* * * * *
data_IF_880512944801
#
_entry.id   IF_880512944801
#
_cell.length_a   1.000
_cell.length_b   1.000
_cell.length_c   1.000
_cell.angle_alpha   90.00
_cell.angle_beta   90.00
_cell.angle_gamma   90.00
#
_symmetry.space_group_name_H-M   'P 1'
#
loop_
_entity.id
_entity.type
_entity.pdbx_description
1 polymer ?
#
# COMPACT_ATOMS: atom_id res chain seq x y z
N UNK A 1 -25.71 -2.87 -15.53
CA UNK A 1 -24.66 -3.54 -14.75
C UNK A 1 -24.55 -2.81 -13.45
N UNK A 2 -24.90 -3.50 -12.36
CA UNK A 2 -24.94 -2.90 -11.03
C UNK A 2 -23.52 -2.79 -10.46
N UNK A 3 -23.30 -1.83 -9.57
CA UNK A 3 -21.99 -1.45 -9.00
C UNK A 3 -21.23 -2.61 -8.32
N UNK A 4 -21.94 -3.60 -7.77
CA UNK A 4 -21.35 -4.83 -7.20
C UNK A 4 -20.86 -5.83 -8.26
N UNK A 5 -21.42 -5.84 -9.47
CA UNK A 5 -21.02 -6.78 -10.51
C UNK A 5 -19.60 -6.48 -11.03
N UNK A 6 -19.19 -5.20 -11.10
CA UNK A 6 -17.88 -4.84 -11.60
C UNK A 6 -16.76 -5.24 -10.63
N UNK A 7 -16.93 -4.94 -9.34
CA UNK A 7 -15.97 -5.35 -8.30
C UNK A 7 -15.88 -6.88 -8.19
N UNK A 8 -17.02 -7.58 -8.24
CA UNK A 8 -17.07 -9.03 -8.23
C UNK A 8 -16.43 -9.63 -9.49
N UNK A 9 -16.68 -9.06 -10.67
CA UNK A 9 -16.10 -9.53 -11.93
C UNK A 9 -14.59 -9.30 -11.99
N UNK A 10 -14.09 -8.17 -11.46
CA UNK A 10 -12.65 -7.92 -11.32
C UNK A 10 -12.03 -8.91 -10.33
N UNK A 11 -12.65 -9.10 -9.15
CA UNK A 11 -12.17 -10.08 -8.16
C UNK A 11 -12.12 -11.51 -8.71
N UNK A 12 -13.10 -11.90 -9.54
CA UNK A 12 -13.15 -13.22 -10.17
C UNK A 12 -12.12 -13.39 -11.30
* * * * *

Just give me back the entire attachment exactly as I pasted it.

data_IF_880512944801
#
_entry.id   IF_880512944801
#
_cell.length_a   1.000
_cell.length_b   1.000
_cell.length_c   1.000
_cell.angle_alpha   90.00
_cell.angle_beta   90.00
_cell.angle_gamma   90.00
#
_symmetry.space_group_name_H-M   'P 1'
#
loop_
_entity.id
_entity.type
_entity.pdbx_description
1 polymer ?
#
# COMPACT_ATOMS: atom_id res chain seq x y z
N UNK A 1 -25.71 -2.87 -15.53
CA UNK A 1 -24.66 -3.54 -14.75
C UNK A 1 -24.55 -2.81 -13.45
N UNK A 2 -24.90 -3.50 -12.36
CA UNK A 2 -24.94 -2.90 -11.03
C UNK A 2 -23.52 -2.79 -10.46
N UNK A 3 -23.30 -1.83 -9.57
CA UNK A 3 -21.99 -1.45 -9.00
C UNK A 3 -21.23 -2.61 -8.32
N UNK A 4 -21.94 -3.60 -7.77
CA UNK A 4 -21.35 -4.83 -7.20
C UNK A 4 -20.86 -5.83 -8.26
N UNK A 5 -21.42 -5.84 -9.47
CA UNK A 5 -21.02 -6.78 -10.51
C UNK A 5 -19.60 -6.48 -11.03
N UNK A 6 -19.19 -5.20 -11.10
CA UNK A 6 -17.88 -4.84 -11.60
C UNK A 6 -16.76 -5.24 -10.63
N UNK A 7 -16.93 -4.94 -9.34
CA UNK A 7 -15.97 -5.35 -8.30
C UNK A 7 -15.88 -6.88 -8.19
N UNK A 8 -17.02 -7.58 -8.24
CA UNK A 8 -17.07 -9.03 -8.23
C UNK A 8 -16.43 -9.63 -9.49
N UNK A 9 -16.68 -9.06 -10.67
CA UNK A 9 -16.10 -9.53 -11.93
C UNK A 9 -14.59 -9.30 -11.99
N UNK A 10 -14.09 -8.17 -11.46
CA UNK A 10 -12.65 -7.92 -11.32
C UNK A 10 -12.03 -8.91 -10.33
N UNK A 11 -12.65 -9.10 -9.15
CA UNK A 11 -12.17 -10.08 -8.16
C UNK A 11 -12.12 -11.51 -8.71
N UNK A 12 -13.10 -11.90 -9.54
CA UNK A 12 -13.15 -13.22 -10.17
C UNK A 12 -12.12 -13.39 -11.30